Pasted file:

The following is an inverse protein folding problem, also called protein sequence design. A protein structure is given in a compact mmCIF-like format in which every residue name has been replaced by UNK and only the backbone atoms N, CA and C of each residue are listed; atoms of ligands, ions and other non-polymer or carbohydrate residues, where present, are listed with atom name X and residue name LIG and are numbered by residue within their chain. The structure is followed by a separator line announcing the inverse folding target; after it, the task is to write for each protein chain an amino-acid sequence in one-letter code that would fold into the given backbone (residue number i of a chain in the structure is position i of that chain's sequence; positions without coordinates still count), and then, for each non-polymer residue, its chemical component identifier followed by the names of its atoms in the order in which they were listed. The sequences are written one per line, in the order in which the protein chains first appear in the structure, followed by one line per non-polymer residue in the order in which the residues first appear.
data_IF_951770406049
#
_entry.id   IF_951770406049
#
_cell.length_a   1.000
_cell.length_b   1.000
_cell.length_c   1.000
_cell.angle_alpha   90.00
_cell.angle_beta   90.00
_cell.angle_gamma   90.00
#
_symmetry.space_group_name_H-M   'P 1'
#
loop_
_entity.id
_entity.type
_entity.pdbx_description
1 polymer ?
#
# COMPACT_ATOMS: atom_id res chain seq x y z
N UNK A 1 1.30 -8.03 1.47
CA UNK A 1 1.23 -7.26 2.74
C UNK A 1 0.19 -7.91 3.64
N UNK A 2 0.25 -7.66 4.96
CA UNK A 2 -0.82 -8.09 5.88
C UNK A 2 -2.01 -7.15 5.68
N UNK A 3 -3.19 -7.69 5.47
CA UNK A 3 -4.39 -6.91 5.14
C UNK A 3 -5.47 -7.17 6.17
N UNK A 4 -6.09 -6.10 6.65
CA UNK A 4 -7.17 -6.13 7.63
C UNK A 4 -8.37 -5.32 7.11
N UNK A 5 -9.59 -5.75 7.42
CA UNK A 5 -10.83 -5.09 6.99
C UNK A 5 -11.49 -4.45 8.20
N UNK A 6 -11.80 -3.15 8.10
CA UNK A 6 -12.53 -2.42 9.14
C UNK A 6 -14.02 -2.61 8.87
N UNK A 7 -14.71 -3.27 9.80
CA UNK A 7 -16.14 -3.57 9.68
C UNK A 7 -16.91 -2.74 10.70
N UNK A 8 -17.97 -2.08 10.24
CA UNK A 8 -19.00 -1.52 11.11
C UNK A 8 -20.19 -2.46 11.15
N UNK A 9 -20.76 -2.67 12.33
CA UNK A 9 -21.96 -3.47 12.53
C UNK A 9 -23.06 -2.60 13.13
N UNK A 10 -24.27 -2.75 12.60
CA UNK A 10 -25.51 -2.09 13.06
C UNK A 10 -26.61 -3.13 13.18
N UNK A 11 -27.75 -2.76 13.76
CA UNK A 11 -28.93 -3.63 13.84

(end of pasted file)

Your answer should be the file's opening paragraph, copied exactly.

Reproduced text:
The following is an inverse protein folding problem, also called protein sequence design. A protein structure is given in a compact mmCIF-like format in which every residue name has been replaced by UNK and only the backbone atoms N, CA and C of each residue are listed; atoms of ligands, ions and other non-polymer or carbohydrate residues, where present, are listed with atom name X and residue name LIG and are numbered by residue within their chain. The structure is followed by a separator line announcing the inverse folding target; after it, the task is to write for each protein chain an amino-acid sequence in one-letter code that would fold into the given backbone (residue number i of a chain in the structure is position i of that chain's sequence; positions without coordinates still count), and then, for each non-polymer residue, its chemical component identifier followed by the names of its atoms in the order in which they were listed. The sequences are written one per line, in the order in which the protein chains first appear in the structure, followed by one line per non-polymer residue in the order in which the residues first appear.